15 Sep How Should I Look After My Children’s Teeth?
Looking after your children’s teeth – what we recommend…
- As soon as the first tooth appears, we would love you to bring your baby to the dentist. We can check things are looking healthy, give advice and make it a fun experience.
- Brushing twice daily with a fluoride toothpaste and not rinsing mouth or brush with water afterwards. See below for recommended fluoride levels.
- Try to limit the amount of sugar that is eaten. At first the parent has complete control of what children eat and it is the time to get healthy habits -See below for more details.
Your baby will start to get their first teeth around 6 months of age, and by the age of around 2 1/2 all 20 baby teeth should be present. From the moment their first tooth appears, brush your baby’s teeth and gums at least twice daily, in the morning and last thing at night. For children under the age of three, use a toothbrush with a small head and soft bristles with a smear layer of toothpaste containing at least 1000 parts per million (ppm) fluoride,
At first your baby may find it a bit strange but will soon get used to the soothing feeling.
Find a place that is comfortable and safe for baby. Always supervise tooth brushing and never leave a baby or small child alone with a toothbrush or toothpaste.
Tooth brushing positions
- On your knee
- On a changing mat
- In a baby chair or high chair
- Sitting in a pram or buggy
- In the bath.
When to brush?
- Pick a time that is convenient to you
- Think of your child’s daily routine, perhaps at playtime or bath time
- Eventually you can move on to a morning and night time routine.
3-6 years old
Assist tooth brushing until about eight years of age as by then their coordination will be fully developed and they will be able to brush properly.
Children should be encouraged to do some of the brushing themselves so that they develop tooth brushing skills. Remember to encourage your child. Praise will often get results.
Children between three and six years old should brush at least twice daily with a pea-sized amount of toothpaste containing 1000-1450ppm fluoride.
6 years old +
Adult teeth start to appear between the ages of 6 – 13 years old. There is a lot going on with mixed baby and adult teeth and so it’s very important to establish a good routine.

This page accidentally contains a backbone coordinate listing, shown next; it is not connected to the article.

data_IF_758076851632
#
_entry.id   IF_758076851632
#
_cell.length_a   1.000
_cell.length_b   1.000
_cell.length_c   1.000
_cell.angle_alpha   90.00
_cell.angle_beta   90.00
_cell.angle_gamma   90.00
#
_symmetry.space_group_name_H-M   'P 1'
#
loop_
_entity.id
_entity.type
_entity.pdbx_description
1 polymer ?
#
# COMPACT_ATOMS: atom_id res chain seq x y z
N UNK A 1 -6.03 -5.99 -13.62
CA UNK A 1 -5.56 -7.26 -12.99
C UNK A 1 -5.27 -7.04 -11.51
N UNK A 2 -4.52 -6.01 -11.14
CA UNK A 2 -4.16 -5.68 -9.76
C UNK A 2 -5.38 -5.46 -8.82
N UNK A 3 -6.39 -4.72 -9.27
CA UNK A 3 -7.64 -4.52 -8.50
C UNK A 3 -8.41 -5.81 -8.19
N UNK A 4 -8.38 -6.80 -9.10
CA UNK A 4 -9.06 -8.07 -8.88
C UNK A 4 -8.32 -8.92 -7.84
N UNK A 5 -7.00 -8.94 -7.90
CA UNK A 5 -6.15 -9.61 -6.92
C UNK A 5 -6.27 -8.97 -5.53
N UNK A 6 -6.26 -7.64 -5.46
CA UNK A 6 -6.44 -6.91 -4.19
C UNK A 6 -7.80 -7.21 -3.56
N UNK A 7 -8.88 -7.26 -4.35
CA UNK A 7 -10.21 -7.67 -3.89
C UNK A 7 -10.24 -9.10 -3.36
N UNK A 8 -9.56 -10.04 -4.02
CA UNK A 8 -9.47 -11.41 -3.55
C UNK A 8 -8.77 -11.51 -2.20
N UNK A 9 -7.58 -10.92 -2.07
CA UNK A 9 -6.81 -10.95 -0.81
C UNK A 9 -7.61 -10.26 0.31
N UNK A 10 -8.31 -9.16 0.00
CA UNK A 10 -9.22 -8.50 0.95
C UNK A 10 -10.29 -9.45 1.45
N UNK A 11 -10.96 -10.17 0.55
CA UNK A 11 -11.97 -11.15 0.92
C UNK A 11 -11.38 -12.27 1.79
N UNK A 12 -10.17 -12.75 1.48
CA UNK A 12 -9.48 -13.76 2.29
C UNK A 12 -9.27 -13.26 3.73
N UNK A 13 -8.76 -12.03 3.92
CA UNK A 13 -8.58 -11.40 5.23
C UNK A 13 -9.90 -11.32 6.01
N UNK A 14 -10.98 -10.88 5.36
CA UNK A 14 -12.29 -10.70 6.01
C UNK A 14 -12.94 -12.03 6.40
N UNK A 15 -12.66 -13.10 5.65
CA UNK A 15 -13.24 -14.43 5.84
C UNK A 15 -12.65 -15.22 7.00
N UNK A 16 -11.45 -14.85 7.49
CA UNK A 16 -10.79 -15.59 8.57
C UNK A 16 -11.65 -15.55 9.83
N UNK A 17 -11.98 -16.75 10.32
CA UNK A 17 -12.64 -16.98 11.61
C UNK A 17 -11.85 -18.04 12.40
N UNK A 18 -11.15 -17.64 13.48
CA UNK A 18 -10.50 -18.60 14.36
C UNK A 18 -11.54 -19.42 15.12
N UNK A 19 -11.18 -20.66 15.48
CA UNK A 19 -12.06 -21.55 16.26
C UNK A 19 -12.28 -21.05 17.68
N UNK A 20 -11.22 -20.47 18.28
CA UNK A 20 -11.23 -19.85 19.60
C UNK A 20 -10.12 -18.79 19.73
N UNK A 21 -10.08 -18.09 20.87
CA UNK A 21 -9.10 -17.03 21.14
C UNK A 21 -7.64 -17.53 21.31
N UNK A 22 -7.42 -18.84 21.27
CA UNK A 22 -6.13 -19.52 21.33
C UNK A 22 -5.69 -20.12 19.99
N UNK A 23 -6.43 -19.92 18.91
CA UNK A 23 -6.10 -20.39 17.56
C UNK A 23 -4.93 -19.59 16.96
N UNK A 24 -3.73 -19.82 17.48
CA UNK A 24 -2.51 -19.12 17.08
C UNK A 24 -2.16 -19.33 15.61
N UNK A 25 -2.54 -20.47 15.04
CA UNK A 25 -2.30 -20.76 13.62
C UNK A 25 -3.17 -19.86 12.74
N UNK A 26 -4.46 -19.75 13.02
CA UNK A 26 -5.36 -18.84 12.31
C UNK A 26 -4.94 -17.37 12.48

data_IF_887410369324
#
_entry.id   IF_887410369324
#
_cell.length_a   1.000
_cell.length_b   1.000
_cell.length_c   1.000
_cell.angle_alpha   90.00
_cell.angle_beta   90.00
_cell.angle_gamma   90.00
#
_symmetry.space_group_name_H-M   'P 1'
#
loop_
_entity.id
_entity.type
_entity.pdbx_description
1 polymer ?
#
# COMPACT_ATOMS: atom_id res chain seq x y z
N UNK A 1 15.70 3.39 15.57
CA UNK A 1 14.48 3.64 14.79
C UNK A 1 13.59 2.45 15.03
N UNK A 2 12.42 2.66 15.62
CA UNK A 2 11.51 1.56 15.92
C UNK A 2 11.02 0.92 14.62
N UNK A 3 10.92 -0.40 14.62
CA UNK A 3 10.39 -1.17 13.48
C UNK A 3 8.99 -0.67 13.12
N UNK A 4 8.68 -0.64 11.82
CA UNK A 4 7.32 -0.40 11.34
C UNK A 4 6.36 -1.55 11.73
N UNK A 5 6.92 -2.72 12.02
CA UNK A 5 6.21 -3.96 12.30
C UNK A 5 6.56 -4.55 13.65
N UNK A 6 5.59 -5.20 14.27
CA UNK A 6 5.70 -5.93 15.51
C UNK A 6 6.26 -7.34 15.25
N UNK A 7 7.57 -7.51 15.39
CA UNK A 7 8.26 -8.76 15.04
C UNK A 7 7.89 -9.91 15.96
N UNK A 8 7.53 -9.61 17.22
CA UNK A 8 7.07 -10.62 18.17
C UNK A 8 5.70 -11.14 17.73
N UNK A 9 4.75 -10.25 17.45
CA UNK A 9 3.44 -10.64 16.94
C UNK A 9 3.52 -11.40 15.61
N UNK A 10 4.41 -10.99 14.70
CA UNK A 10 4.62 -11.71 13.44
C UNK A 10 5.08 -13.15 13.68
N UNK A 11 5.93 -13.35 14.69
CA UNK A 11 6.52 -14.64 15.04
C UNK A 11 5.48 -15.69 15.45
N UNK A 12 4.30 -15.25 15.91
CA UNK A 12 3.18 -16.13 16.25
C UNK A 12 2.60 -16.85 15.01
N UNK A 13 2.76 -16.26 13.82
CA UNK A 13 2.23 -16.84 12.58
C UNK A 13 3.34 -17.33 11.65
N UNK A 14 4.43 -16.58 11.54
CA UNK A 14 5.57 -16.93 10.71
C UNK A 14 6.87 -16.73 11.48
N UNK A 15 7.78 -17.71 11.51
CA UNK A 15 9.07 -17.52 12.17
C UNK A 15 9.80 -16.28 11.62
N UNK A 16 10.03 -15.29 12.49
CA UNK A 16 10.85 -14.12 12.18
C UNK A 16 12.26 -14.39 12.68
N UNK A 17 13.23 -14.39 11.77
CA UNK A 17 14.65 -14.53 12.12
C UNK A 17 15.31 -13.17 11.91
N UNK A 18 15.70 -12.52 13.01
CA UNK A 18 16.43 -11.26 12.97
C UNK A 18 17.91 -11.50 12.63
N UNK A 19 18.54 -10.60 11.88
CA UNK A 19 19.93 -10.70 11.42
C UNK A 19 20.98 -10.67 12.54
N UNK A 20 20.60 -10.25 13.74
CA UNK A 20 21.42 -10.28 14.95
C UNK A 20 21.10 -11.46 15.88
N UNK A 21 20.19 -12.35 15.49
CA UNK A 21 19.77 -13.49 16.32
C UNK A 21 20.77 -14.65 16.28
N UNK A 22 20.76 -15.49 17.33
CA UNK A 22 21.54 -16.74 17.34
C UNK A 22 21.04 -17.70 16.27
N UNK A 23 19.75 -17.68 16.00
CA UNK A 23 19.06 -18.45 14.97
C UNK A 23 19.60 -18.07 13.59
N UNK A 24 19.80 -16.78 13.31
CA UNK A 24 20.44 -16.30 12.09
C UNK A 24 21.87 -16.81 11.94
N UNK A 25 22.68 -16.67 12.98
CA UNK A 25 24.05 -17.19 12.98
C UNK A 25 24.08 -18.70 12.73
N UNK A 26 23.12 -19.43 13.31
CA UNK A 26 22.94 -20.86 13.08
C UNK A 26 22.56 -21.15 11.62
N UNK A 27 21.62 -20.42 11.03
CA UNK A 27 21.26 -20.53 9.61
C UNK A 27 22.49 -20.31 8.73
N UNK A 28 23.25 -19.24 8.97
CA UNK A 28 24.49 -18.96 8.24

Brush teeth twice daily for a minimum of 2 minutes with a fluoride toothpaste containing 1350-1500ppm fluoride.
Brushing your teeth thoroughly with fluoride toothpaste is one of the most effective ways of preventing tooth decay.
A range of toothpastes are available that contain different levels of fluoride. The amount of fluoride that’s in the toothpaste can be found on the side of the tube and is measured in parts per million (ppm).
Toothpastes containing 1350-1500ppm fluoride are the most effective. Your dentist may advise you to use higher-strength toothpaste if you or your child is at particular risk of tooth decay.
Don’t use mouthwash at the same time as brushing. Use it at an alternative time, because it washes away the fluoride in the toothpaste.
Do not rinse mouth out with water after brushing, as this also washes away the fluoride.
- Drink water or milk where possible. Fizzy drinks, fruit juice and diluting juice all have sugar which can cause tooth decay. Reduce frequency or stop altogether if possible, if not always drink through a straw or have with a meal.
- Choose healthy snacks like- bread sticks, oatcakes, crackers, rice cakes, a plain or cheese scone, a crumpet, a bagel, celery, banana and apples.
- Some foods/drinks have dietary acids in them, for example citrus fruits and fruit smoothies, vinaigrettes, any fizzy drinks including fizzy water, these can cause wear on teeth so try and stop/reduce consumption. If consumed, drink through a straw, rinse mouth with water or milk after, chew sugar free chewing gum and avoid brushing teeth for 45 minutes afterwards.
While electric toothbrushes are not suitable for young children below the age of three, manufacturers design their toothbrushes for particular age groups to ensure optimal cleaning and oral care.
It is essential to purchase an electric toothbrush that has been especially adapted for a child. That means softer bristles and easier-to-grip handles, amongst other features.
All our team are trained to help give you advice and guide you so do ask if you’re unsure. Preventing dental decay and gum disease really is possible with the right guidance so it’s worth taking time to get it right.
If you wish to discuss the dental health of your children or simply want some advice, please get in touch with Stafford Street Dental Care in the City Centre of Edinburgh EH3